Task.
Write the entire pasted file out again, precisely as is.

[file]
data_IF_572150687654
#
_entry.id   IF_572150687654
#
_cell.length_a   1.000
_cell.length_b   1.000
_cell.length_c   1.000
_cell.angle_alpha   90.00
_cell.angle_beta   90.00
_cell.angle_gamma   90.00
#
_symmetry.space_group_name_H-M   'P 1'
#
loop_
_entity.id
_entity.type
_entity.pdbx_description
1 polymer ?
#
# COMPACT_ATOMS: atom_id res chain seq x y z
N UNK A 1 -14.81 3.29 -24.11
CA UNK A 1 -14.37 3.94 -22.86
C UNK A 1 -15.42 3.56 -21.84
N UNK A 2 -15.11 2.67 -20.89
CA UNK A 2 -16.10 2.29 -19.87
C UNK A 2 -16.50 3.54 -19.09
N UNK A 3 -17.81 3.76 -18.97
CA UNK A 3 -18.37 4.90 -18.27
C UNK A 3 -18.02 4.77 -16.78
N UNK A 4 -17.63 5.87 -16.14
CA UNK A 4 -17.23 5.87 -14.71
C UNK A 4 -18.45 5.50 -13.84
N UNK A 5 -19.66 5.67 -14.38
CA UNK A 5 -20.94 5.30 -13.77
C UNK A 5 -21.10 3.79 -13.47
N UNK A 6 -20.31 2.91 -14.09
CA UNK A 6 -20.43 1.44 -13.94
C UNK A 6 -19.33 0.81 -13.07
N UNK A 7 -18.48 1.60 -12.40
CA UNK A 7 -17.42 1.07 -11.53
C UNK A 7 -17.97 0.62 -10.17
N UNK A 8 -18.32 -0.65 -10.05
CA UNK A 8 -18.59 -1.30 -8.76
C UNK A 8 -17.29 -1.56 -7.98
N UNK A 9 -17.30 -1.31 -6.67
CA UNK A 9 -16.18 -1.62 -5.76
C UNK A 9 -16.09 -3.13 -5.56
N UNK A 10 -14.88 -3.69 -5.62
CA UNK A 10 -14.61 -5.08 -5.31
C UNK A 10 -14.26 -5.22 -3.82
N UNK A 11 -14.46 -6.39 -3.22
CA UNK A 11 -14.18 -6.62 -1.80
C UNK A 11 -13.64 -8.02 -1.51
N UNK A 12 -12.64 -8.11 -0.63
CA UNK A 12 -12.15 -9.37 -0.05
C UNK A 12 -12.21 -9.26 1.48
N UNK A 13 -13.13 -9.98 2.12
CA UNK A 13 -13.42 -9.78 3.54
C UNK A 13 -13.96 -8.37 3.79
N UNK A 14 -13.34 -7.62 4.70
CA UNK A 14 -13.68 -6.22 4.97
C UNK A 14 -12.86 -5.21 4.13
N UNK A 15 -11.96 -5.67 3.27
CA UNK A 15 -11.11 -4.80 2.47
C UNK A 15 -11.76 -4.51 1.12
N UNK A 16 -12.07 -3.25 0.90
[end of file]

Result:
data_IF_572150687654
#
_entry.id   IF_572150687654
#
_cell.length_a   1.000
_cell.length_b   1.000
_cell.length_c   1.000
_cell.angle_alpha   90.00
_cell.angle_beta   90.00
_cell.angle_gamma   90.00
#
_symmetry.space_group_name_H-M   'P 1'
#
loop_
_entity.id
_entity.type
_entity.pdbx_description
1 polymer ?
#
# COMPACT_ATOMS: atom_id res chain seq x y z
N UNK A 1 -14.81 3.29 -24.11
CA UNK A 1 -14.37 3.94 -22.86
C UNK A 1 -15.42 3.56 -21.84
N UNK A 2 -15.11 2.67 -20.89
CA UNK A 2 -16.10 2.29 -19.87
C UNK A 2 -16.50 3.54 -19.09
N UNK A 3 -17.81 3.76 -18.97
CA UNK A 3 -18.37 4.90 -18.27
C UNK A 3 -18.02 4.77 -16.78
N UNK A 4 -17.63 5.87 -16.14
CA UNK A 4 -17.23 5.87 -14.71
C UNK A 4 -18.45 5.50 -13.84
N UNK A 5 -19.66 5.67 -14.38
CA UNK A 5 -20.94 5.30 -13.77
C UNK A 5 -21.10 3.79 -13.47
N UNK A 6 -20.31 2.91 -14.09
CA UNK A 6 -20.43 1.44 -13.94
C UNK A 6 -19.33 0.81 -13.07
N UNK A 7 -18.48 1.60 -12.40
CA UNK A 7 -17.42 1.07 -11.53
C UNK A 7 -17.97 0.62 -10.17
N UNK A 8 -18.32 -0.65 -10.05
CA UNK A 8 -18.59 -1.30 -8.76
C UNK A 8 -17.29 -1.56 -7.98
N UNK A 9 -17.30 -1.31 -6.67
CA UNK A 9 -16.18 -1.62 -5.76
C UNK A 9 -16.09 -3.13 -5.56
N UNK A 10 -14.88 -3.69 -5.62
CA UNK A 10 -14.61 -5.08 -5.31
C UNK A 10 -14.26 -5.22 -3.82
N UNK A 11 -14.46 -6.39 -3.22
CA UNK A 11 -14.18 -6.62 -1.80
C UNK A 11 -13.64 -8.02 -1.51
N UNK A 12 -12.64 -8.11 -0.63
CA UNK A 12 -12.15 -9.37 -0.05
C UNK A 12 -12.21 -9.26 1.48
N UNK A 13 -13.13 -9.98 2.12
CA UNK A 13 -13.42 -9.78 3.54
C UNK A 13 -13.96 -8.37 3.79
N UNK A 14 -13.34 -7.62 4.70
CA UNK A 14 -13.68 -6.22 4.97
C UNK A 14 -12.86 -5.21 4.13
N UNK A 15 -11.96 -5.67 3.27
CA UNK A 15 -11.11 -4.80 2.47
C UNK A 15 -11.76 -4.51 1.12
N UNK A 16 -12.07 -3.25 0.90